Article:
Wine Wednesday: Champagne
There is only way to close out Wine Wednesday on New Year’s Eve, with a discussion about Champagne. And I will start with a confession; I really do not drink champagne/sparkling wine, unless it’s in a mimosa and that is all I’m going to drink for the day. More than any other alcohol I may drink; champagne puts me to sleep almost instantly. When at a celebration where it’s being offered as a toast I tend to decline and toast with what I am drinking with which I have read somewhere is acceptable.
The first thing we need to know is Champagne is a sparkling wine produced from grapes grown in the Champagne region of France following rules that demand secondary fermentation of the wine in the bottle to create carbonation. We are not always drinking “champagne” more often than not we are drinking a sparkling wine.
The primary grapes used in the production of Champagne are black Pinot noir and Pinot Meunier but also white Chardonnay. Champagne appellation law only allows grapes grown according to appellation rules in specifically designated plots within the appellation to be used in the production of Champagne.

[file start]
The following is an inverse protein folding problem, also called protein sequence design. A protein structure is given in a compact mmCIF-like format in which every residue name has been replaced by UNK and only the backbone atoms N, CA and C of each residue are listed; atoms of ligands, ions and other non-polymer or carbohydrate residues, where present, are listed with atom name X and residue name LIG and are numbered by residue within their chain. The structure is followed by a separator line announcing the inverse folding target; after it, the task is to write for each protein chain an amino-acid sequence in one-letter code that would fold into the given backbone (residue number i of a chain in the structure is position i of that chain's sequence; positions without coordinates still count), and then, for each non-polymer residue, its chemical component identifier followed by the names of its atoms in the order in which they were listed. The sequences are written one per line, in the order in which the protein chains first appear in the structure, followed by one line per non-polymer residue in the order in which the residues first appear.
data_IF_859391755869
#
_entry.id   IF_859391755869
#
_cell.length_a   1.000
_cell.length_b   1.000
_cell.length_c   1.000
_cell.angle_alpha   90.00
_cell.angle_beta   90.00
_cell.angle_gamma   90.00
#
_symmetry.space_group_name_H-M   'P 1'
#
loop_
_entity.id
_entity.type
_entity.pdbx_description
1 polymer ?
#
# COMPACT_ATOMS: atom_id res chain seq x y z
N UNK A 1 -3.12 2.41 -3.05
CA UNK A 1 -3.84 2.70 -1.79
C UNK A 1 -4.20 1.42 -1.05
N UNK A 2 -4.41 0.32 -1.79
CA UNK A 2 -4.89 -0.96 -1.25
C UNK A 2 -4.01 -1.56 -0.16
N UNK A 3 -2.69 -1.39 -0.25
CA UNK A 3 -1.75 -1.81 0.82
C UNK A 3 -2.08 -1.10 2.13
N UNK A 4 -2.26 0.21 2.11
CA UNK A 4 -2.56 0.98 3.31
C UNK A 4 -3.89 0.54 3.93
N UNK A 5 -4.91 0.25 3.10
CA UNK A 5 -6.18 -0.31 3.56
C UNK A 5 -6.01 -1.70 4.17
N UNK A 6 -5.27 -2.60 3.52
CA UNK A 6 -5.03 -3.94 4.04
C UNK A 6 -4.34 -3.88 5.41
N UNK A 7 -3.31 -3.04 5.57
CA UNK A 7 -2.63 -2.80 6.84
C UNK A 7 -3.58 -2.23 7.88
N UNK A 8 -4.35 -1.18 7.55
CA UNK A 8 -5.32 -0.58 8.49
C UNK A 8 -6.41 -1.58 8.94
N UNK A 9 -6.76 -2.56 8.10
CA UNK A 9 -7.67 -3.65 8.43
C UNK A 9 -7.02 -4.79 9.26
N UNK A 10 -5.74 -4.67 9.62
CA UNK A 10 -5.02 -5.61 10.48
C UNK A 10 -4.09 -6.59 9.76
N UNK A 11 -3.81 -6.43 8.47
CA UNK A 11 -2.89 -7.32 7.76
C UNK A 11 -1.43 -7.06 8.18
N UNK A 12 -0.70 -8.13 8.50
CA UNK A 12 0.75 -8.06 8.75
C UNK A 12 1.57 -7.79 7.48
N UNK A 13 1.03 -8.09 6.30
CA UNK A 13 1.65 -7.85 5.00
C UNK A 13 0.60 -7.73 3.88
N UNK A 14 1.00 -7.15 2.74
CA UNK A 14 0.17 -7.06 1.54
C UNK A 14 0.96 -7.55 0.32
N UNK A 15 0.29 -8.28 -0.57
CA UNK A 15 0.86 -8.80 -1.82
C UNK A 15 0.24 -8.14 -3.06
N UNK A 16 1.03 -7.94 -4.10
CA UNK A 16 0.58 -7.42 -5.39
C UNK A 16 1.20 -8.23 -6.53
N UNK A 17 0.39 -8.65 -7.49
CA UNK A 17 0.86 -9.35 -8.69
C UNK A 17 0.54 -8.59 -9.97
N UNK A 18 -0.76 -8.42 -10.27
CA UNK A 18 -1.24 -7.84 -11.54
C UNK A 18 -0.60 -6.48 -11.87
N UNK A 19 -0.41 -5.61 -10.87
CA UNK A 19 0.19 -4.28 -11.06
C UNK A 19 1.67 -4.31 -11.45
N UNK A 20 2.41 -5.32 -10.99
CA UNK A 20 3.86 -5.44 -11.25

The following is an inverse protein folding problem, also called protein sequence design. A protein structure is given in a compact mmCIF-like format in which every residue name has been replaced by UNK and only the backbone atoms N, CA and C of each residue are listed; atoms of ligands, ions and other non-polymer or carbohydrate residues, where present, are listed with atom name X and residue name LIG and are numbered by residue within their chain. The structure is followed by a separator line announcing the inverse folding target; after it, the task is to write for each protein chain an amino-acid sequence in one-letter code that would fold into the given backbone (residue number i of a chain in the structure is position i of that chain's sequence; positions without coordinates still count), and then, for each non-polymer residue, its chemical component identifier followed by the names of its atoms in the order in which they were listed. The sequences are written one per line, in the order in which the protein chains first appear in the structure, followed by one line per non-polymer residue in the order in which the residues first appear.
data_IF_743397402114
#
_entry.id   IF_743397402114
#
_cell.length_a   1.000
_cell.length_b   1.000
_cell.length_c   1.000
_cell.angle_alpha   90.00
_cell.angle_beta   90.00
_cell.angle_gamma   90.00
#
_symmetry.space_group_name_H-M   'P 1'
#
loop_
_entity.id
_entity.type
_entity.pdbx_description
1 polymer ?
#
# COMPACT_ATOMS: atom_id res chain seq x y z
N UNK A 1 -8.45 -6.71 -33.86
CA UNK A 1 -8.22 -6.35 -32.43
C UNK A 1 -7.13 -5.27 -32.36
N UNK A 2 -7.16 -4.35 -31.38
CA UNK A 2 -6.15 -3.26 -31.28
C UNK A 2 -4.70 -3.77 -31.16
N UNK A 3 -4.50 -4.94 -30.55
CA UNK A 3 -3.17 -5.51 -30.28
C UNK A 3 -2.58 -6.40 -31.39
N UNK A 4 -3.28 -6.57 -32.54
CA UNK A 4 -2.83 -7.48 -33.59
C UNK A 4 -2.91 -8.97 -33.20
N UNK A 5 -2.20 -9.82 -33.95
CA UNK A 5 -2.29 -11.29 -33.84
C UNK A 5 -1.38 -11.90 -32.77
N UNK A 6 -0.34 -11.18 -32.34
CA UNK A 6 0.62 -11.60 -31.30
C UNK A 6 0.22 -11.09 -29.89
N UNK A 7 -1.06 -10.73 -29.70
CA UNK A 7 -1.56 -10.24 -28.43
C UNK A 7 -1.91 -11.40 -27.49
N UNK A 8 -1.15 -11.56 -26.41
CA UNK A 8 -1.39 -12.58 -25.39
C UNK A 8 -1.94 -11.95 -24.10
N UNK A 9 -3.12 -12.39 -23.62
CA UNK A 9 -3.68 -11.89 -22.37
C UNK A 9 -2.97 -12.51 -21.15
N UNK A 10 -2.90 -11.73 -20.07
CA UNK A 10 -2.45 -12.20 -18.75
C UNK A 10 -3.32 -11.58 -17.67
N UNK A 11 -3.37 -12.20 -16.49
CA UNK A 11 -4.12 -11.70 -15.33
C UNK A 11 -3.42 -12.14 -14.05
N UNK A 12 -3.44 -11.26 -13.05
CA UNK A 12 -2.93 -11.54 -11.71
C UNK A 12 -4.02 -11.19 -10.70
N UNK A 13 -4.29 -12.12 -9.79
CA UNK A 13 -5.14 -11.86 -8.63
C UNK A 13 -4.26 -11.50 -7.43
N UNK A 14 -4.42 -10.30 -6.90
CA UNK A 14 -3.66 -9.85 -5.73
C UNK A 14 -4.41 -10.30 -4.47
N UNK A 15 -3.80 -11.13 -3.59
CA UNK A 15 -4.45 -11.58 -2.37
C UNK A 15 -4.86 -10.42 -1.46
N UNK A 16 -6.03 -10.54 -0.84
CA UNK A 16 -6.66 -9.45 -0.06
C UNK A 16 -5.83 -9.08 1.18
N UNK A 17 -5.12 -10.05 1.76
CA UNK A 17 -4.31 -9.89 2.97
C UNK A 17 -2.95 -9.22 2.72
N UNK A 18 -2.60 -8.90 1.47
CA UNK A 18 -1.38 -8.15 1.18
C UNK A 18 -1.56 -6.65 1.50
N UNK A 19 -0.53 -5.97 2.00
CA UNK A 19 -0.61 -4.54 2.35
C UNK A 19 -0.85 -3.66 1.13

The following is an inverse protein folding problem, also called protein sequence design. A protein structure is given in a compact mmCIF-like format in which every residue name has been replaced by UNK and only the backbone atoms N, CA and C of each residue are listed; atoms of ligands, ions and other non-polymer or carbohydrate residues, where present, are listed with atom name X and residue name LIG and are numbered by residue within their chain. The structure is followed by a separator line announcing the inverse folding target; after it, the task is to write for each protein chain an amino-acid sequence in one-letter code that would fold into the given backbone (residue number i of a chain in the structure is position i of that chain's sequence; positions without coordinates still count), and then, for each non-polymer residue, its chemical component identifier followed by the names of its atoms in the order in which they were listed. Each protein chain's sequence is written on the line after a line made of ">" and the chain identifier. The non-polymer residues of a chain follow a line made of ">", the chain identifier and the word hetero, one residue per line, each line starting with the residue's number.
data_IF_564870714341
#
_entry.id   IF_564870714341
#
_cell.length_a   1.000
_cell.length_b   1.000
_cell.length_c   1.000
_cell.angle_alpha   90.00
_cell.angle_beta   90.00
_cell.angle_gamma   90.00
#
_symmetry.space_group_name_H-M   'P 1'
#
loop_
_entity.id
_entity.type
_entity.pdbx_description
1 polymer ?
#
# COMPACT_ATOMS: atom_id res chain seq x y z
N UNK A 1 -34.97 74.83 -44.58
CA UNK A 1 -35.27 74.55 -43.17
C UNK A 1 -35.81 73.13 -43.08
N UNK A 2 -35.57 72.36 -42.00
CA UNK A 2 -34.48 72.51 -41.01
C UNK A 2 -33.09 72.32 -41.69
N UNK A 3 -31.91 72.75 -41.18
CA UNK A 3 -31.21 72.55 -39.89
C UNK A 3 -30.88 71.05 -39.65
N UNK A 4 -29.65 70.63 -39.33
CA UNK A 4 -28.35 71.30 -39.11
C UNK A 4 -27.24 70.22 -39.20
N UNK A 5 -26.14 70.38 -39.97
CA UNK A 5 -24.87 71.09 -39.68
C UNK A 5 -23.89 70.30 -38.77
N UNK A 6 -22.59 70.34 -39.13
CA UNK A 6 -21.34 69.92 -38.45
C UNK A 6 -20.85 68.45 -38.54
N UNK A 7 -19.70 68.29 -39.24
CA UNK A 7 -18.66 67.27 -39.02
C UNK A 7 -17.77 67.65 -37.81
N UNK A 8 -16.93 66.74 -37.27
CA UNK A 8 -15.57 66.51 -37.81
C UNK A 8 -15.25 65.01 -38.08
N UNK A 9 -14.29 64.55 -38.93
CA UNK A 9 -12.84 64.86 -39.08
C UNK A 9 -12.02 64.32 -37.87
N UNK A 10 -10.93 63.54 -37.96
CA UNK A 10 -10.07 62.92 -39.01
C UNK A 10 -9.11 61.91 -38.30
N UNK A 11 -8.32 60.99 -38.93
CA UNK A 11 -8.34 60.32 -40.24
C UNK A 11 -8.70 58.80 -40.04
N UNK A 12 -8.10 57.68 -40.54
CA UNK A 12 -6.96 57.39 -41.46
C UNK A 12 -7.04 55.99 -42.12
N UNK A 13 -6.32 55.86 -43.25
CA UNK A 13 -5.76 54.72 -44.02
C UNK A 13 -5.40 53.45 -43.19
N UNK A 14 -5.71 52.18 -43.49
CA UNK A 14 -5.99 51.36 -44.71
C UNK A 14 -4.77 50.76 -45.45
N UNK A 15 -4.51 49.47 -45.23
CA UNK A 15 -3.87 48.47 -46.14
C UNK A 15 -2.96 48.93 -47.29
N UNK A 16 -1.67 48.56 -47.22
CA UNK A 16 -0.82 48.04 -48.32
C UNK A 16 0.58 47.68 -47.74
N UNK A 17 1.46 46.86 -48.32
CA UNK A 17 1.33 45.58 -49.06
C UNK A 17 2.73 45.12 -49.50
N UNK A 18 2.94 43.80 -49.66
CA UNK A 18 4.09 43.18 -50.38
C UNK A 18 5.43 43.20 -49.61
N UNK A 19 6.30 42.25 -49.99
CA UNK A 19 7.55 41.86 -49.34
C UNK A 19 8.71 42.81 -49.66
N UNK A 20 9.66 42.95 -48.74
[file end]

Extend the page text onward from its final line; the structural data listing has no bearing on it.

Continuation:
Other regions of the world making sparkling wines and just called other names:
Spain’s is called Cava
Italy’s is called Prosecco and Moscato d’Asti,
French sparkling wines from everywhere outside of Champagne are referred to as Cremant
Classifications of Champagne/Sparkling Wine
Sparkling wines and Champagnes are categorized as Extra Brut, Brut (pronounced “broot”), Extra dry, Sec and Demi-sec depending on their sugar levels. These classifications can be somewhat confusing, but keep in mind, that in wine terms “dry” is the opposite of “sweet.” Brut Champagne and sparkling wine is the most common style of bubbly offering a typically crisp, dry palate appeal.
Extra Brut – is “extra” dry
Brut – dry (most popular style and very food-friendly)
Extra dry – middle of the road dry, not as dry as Brut (great as an aperitif)
Demi-sec – pretty sweet (pair with fruit and dessert
For a list of the best 10 champagnes this link on about.com
I’ll end this blog with a toast that seems perfect for my writer, poet friends…
For last year’s words belong to last year’s language And next year’s words await another voice.(your voice) And to make an end is to make a beginning. ~ T.S. Eliot
Raise your glass with me Happy New Year